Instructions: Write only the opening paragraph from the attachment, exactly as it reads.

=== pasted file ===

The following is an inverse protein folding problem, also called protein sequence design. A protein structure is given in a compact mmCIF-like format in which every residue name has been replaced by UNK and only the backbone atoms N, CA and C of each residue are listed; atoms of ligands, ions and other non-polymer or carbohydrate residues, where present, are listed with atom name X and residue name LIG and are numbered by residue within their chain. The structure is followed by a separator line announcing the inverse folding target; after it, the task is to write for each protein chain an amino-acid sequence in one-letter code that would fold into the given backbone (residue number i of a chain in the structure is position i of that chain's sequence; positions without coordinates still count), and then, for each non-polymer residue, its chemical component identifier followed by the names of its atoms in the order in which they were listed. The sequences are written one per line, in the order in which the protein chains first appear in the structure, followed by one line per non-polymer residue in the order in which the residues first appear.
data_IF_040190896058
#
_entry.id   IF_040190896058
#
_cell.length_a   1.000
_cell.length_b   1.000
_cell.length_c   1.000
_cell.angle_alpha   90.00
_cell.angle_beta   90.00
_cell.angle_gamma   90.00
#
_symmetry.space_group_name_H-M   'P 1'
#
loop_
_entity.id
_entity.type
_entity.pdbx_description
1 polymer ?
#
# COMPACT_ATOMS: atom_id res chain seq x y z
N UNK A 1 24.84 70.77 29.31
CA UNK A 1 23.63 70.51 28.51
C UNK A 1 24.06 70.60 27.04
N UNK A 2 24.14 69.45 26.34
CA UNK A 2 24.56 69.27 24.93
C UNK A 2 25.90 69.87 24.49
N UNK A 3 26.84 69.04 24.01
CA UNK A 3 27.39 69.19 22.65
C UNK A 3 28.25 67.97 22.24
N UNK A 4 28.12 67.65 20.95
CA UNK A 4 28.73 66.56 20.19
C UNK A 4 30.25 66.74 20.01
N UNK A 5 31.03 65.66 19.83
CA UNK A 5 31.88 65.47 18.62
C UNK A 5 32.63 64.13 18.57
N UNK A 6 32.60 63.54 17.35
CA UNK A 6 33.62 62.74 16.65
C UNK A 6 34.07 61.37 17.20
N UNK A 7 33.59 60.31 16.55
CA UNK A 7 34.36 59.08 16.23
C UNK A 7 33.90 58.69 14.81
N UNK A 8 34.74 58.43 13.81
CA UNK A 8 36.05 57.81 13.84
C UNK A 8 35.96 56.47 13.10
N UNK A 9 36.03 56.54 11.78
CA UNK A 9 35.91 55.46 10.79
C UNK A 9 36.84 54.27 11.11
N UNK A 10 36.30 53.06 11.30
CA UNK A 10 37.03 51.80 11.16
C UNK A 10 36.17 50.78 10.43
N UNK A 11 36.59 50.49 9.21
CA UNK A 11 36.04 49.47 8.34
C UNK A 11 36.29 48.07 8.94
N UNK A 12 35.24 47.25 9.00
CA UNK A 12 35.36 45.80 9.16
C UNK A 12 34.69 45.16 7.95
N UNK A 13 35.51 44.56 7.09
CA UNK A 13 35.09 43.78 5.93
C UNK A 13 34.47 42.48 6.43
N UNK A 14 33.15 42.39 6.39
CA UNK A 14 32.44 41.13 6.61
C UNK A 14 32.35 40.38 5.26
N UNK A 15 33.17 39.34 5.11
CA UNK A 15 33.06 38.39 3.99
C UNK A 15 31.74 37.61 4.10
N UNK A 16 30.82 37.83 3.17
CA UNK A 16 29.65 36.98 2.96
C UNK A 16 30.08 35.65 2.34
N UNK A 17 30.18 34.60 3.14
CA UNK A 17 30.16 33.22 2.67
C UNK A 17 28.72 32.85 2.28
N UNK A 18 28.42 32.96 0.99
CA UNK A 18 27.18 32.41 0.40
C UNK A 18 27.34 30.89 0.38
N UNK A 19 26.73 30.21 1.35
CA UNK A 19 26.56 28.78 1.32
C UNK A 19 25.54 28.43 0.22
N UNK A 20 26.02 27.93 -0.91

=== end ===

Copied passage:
The following is an inverse protein folding problem, also called protein sequence design. A protein structure is given in a compact mmCIF-like format in which every residue name has been replaced by UNK and only the backbone atoms N, CA and C of each residue are listed; atoms of ligands, ions and other non-polymer or carbohydrate residues, where present, are listed with atom name X and residue name LIG and are numbered by residue within their chain. The structure is followed by a separator line announcing the inverse folding target; after it, the task is to write for each protein chain an amino-acid sequence in one-letter code that would fold into the given backbone (residue number i of a chain in the structure is position i of that chain's sequence; positions without coordinates still count), and then, for each non-polymer residue, its chemical component identifier followed by the names of its atoms in the order in which they were listed. The sequences are written one per line, in the order in which the protein chains first appear in the structure, followed by one line per non-polymer residue in the order in which the residues first appear.